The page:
Friday, January 17, 2014

I wish I'd said that: Geary's awesome aphorisms

“One can hardly imagine the riches contained in this anthology.”— Jay Parini, The Chronicle of Higher Education


James Geary, the compiler of Geary's Guide to the World's Great Aphorists, told NPR that he has five laws in defining the oldest and the shortest literary art form on earth: "It must be brief. It must be definitive. It must be personal — that's the difference between an aphorism and a proverb. It must be philosophical — that's the difference between an aphorism and a platitude, which is not philosophical. And the fifth law is it must have a twist. And that can be either a linguistic twist or a psychological twist or even a twist in logic that somehow flips the reader into a totally unexpected place."
I have the greatest admiration for the labor and perspicacity that went into this collection. It's the best of its type that I've ever seen. I'm about one-third of the way through, and I look forward to lots more delving. There are so many fascinating people I've never heard of, particularly Eastern bloc dissidents. Their inspiring stories and their brilliant use of language to subvert oppression deserve a pride of place in a collection that honors the best minds from every continent and century. Particularly delicious are the pages and pages of bon mots and maxims produced by the literary relationship between Mme de Sablé and La Rochfoucauld, both of whom are pictured above! Below are a few sample entries from the book.
Brudzinski, Wieslaw (Poland, 1920- ) Brudzinski's first satirical broadsides appeared in 1936, in the Polish weekly Kultura. Since then, he has continued to publish his jocular jabs at politics, society, and human nature in the satirical magazine Szpilki ("Needles"), where he is also an editor.
The lesser evil usually lasts longer.
In life one has to go to the funerals of the people we like and the birthdays of those we don't.

Tutu, Desmond (South Africa, 1931- ) Tutu, the Anglican Archbishop Emeritus of Cape Town, was one of South Africa's most prominent opponents of apartheid. ... Tutu is also credited with coining the phrase "rainbow nation" to describe South Africa's ethnic and racial mix.
To be impartial is to have taken sides already with the status quo.
History, like beauty, depends largely on the beholder.
When the missionaries came to Africa they had the Bible and we had the land. They said, "Let us pray." We closed our eyes. When we opened them we had the Bible and they had the land.
Under certain circumstances a wanted poster is a letter of recommendation.

Bunsch, Karol (Poland, 1898-1987) Bunsch is one of Poland's greatest aphorists. Outside of his own country, he is primarily known as the author of a series of historical novels about the Piast dynasty, the first kings of Poland. Piast, the legendary founder of the Polish state, was said to have lived in the ninth century. The rule of the last Piast monarch came to an end in 1370.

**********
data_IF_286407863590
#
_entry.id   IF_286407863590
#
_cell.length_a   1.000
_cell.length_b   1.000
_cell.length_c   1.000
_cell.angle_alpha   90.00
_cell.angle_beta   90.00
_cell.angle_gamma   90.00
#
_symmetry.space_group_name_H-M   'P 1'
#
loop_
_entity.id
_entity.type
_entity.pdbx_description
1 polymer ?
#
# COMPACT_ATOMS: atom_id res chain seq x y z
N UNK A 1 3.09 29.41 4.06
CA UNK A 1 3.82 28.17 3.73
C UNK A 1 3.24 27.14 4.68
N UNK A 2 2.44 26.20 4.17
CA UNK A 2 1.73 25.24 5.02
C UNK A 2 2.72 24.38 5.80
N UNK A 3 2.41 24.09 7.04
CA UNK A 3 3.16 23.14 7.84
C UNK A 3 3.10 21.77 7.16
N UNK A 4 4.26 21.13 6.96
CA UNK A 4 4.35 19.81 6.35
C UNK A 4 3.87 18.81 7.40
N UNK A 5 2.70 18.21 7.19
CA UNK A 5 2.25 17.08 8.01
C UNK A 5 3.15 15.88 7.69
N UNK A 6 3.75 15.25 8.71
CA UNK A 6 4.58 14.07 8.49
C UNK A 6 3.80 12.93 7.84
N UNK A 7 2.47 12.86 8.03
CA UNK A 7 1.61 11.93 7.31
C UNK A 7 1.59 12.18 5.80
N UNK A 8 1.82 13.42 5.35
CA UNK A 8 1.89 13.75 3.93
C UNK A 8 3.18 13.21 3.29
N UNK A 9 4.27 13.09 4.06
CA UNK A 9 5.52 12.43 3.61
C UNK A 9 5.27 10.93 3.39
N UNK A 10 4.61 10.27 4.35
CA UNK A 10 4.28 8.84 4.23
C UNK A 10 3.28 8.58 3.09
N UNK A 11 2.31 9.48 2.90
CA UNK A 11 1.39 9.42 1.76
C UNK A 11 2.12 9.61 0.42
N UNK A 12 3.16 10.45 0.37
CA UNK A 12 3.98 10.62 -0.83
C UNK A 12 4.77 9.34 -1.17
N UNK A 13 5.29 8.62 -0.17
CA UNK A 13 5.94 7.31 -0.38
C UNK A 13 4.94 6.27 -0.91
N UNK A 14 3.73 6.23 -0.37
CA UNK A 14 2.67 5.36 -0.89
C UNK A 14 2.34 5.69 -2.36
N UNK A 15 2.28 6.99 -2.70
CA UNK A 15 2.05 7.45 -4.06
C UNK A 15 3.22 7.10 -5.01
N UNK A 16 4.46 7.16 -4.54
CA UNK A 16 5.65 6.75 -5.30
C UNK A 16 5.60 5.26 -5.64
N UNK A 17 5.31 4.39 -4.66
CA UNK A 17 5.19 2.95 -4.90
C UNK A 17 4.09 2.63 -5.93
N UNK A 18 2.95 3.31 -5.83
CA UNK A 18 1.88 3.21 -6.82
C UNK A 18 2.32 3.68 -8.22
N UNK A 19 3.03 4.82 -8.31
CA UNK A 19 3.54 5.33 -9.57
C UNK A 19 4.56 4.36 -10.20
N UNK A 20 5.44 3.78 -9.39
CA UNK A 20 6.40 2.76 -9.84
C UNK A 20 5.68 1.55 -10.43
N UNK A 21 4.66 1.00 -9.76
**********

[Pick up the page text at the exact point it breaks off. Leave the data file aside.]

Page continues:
Honest conceit is better than false modesty.
The root of materialism is poverty; the well-fed remain idealists.
Borders are established so there is something to fight about.

Sato, Issai (Japan, 1772-1859) One of Japan's most important nineteenth century Confucian scholars, Issai was born in Tokyo and held a series of distinguished academic posts until his death.
There are always people who make big declarations. These are always people of little consequence.
Historical works all may communicate traces, but they do not communicate truth. One who reads history ought to take these traces and nudge out the truths concealed within.
Treat others like the spring breeze; guard yourself like the autumn frost.

Szasz, Thomas (United States, 1920- ) Szasz is best known for his book The Myth of Mental Illness, in which he argues that psychological disorders such as schizophrenia are not really illnesses at all but labels through which governments and the medical profession try to exercise social control.
Boredom is the feeling that everything is a waste of time; serenity, that nothing is.
When a person can no longer laugh at himself, it is time for others to laugh at him.
Two wrongs don't make a right, but they make a good excuse.

2 comments:

  1. A book made of aphorisms is like a dinner made up of hors d'oeuvres.
    Like an hors d'oeuvre, an aphorism is highly seasoned to achieve maximum effect.
    Like an hors d'oeuvre, an aphorism takes far longer to prepare than is apparent to the consumer.
    In fact, it is the ambition of every aphorism to give the impression of being made up on-the-spot, just as it is the ambition of a woman to appear beautiful without makeup.
    It is the tragic fate of the aphorism-maker to see his work gobbled up in a trace, perhaps chuckled over, and forgotten... Or if remembered, to be recast as the gobbler's own.
    To maintain his reputation, the aphorism-maker has no choice but to make another aphorism.

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    Replies
    1. So lovely ... and clever! thanks for savory melange of memorable apercus.

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